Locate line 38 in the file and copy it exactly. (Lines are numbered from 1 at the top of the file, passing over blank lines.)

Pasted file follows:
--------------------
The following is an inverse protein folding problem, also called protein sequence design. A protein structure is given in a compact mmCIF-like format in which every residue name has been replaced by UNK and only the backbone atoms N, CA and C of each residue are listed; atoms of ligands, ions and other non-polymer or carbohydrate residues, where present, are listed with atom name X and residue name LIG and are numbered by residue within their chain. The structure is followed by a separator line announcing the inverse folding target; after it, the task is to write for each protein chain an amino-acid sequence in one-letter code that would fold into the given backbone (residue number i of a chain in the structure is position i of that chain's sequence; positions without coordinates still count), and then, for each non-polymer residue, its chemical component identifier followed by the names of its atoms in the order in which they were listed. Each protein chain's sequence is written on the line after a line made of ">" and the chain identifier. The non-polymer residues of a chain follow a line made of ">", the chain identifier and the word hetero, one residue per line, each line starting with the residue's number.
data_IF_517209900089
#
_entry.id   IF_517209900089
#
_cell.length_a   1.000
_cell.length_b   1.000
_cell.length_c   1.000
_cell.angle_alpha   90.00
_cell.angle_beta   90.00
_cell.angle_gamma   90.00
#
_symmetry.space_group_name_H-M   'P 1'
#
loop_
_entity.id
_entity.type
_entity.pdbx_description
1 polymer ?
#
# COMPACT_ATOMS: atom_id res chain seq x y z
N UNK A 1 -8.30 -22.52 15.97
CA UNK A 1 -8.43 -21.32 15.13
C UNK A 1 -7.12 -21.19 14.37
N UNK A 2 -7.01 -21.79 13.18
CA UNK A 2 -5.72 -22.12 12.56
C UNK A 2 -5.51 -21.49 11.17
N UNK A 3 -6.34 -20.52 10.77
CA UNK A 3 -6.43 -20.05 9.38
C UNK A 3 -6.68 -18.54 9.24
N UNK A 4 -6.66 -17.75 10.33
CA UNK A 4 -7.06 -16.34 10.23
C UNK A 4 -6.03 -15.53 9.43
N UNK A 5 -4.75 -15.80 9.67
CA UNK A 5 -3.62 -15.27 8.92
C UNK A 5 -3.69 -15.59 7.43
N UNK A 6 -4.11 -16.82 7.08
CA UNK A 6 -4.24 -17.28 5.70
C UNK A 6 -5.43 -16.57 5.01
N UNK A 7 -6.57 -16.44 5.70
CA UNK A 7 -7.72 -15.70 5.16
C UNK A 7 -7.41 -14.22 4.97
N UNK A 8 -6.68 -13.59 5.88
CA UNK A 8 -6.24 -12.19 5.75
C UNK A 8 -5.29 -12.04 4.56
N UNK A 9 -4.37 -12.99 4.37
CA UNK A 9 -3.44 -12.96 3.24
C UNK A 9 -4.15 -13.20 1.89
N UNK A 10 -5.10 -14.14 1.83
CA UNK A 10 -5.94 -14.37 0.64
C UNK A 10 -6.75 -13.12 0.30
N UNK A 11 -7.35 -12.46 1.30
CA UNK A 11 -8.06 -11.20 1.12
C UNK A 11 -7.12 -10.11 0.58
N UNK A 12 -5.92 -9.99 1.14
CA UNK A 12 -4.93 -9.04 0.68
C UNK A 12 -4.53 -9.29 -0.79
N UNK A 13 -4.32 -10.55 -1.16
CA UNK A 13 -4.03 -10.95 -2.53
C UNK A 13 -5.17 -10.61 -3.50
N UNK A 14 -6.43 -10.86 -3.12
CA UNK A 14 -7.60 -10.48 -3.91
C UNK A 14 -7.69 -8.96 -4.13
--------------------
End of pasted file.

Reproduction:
CA UNK A 6 -4.24 -17.28 5.70